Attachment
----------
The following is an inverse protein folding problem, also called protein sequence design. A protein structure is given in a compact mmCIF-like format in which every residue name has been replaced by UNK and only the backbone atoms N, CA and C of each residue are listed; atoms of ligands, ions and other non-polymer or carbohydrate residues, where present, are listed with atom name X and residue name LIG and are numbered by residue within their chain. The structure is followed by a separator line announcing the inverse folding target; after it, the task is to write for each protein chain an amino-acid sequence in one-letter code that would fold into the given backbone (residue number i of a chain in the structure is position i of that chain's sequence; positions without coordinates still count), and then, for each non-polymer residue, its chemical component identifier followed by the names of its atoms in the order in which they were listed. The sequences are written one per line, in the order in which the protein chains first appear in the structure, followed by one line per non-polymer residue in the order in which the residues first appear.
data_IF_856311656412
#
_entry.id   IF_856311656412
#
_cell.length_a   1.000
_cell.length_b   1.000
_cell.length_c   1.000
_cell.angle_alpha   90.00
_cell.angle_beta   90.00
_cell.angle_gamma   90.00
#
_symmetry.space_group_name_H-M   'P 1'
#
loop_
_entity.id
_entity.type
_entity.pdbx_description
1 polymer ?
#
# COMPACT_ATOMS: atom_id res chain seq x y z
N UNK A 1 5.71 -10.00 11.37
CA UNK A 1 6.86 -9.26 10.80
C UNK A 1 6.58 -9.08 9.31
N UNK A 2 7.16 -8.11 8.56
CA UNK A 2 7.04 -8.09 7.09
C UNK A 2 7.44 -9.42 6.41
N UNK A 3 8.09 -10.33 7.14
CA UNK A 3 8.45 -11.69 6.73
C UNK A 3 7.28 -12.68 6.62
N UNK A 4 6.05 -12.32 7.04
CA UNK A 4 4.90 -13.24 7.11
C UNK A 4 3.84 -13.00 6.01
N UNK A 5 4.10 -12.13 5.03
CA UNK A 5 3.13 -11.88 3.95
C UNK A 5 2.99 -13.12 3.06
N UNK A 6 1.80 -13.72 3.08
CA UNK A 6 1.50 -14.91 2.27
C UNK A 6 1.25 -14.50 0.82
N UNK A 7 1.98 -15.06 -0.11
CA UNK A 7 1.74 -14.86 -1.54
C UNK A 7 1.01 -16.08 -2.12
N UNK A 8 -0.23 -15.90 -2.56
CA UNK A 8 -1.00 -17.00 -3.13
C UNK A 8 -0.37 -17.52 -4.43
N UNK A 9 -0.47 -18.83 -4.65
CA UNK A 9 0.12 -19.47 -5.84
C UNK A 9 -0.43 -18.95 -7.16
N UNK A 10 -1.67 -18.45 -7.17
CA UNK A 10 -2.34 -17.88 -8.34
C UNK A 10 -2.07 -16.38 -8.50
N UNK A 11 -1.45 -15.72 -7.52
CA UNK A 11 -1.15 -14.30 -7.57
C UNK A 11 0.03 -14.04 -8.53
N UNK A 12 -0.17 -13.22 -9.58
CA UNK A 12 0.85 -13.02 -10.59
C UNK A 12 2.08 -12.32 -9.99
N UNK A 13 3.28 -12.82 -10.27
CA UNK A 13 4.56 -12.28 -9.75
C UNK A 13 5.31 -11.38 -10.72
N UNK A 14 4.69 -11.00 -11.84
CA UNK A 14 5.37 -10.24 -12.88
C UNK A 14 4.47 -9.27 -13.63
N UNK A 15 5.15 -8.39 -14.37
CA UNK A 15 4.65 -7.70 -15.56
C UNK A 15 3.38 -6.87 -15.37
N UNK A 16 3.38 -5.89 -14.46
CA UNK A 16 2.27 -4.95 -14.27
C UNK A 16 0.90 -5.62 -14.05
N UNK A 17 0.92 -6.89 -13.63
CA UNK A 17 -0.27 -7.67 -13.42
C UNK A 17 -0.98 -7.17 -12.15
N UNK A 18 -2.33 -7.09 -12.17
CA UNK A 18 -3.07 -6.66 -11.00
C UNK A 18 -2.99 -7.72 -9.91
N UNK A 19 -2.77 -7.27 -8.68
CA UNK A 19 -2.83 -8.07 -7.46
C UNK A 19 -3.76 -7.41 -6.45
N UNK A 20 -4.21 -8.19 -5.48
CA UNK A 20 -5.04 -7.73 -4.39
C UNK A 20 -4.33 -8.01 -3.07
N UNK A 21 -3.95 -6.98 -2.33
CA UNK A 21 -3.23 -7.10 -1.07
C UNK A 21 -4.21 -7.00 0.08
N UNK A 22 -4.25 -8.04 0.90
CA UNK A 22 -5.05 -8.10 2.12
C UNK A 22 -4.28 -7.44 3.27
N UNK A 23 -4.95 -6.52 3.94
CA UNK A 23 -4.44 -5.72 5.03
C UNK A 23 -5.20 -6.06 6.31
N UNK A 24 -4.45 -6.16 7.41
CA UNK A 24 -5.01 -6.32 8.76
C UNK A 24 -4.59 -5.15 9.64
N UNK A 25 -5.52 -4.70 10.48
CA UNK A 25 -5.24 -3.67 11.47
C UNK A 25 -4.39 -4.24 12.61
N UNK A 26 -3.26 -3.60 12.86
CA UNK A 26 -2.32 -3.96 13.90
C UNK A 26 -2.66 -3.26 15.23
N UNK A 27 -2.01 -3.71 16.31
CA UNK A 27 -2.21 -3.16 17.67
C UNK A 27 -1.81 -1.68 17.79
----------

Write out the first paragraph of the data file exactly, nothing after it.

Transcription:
The following is an inverse protein folding problem, also called protein sequence design. A protein structure is given in a compact mmCIF-like format in which every residue name has been replaced by UNK and only the backbone atoms N, CA and C of each residue are listed; atoms of ligands, ions and other non-polymer or carbohydrate residues, where present, are listed with atom name X and residue name LIG and are numbered by residue within their chain. The structure is followed by a separator line announcing the inverse folding target; after it, the task is to write for each protein chain an amino-acid sequence in one-letter code that would fold into the given backbone (residue number i of a chain in the structure is position i of that chain's sequence; positions without coordinates still count), and then, for each non-polymer residue, its chemical component identifier followed by the names of its atoms in the order in which they were listed. The sequences are written one per line, in the order in which the protein chains first appear in the structure, followed by one line per non-polymer residue in the order in which the residues first appear.